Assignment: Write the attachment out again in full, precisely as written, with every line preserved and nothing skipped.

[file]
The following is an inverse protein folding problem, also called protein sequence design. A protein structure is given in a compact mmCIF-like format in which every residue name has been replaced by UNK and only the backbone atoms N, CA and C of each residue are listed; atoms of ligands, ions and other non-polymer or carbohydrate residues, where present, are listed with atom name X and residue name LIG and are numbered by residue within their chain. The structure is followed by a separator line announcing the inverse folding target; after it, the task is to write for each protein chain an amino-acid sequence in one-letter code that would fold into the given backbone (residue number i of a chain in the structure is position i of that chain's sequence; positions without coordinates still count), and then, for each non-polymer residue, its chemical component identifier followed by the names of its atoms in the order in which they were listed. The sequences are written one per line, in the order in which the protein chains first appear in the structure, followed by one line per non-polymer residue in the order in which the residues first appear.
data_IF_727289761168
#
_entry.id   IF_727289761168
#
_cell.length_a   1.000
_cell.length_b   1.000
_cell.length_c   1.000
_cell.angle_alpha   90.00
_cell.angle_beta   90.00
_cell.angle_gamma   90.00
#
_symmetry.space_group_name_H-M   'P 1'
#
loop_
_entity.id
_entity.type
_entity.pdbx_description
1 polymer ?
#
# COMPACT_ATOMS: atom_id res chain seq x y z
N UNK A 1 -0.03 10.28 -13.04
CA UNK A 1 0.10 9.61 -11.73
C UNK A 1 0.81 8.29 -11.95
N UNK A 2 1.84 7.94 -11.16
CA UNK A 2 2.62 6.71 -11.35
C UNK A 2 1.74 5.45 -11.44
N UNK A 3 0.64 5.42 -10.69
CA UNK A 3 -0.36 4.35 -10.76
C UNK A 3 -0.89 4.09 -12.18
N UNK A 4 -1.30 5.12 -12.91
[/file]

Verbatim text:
The following is an inverse protein folding problem, also called protein sequence design. A protein structure is given in a compact mmCIF-like format in which every residue name has been replaced by UNK and only the backbone atoms N, CA and C of each residue are listed; atoms of ligands, ions and other non-polymer or carbohydrate residues, where present, are listed with atom name X and residue name LIG and are numbered by residue within their chain. The structure is followed by a separator line announcing the inverse folding target; after it, the task is to write for each protein chain an amino-acid sequence in one-letter code that would fold into the given backbone (residue number i of a chain in the structure is position i of that chain's sequence; positions without coordinates still count), and then, for each non-polymer residue, its chemical component identifier followed by the names of its atoms in the order in which they were listed. The sequences are written one per line, in the order in which the protein chains first appear in the structure, followed by one line per non-polymer residue in the order in which the residues first appear.
data_IF_727289761168
#
_entry.id   IF_727289761168
#
_cell.length_a   1.000
_cell.length_b   1.000
_cell.length_c   1.000
_cell.angle_alpha   90.00
_cell.angle_beta   90.00
_cell.angle_gamma   90.00
#
_symmetry.space_group_name_H-M   'P 1'
#
loop_
_entity.id
_entity.type
_entity.pdbx_description
1 polymer ?
#
# COMPACT_ATOMS: atom_id res chain seq x y z
N UNK A 1 -0.03 10.28 -13.04
CA UNK A 1 0.10 9.61 -11.73
C UNK A 1 0.81 8.29 -11.95
N UNK A 2 1.84 7.94 -11.16
CA UNK A 2 2.62 6.71 -11.35
C UNK A 2 1.74 5.45 -11.44
N UNK A 3 0.64 5.42 -10.69
CA UNK A 3 -0.36 4.35 -10.76
C UNK A 3 -0.89 4.09 -12.18
N UNK A 4 -1.30 5.12 -12.91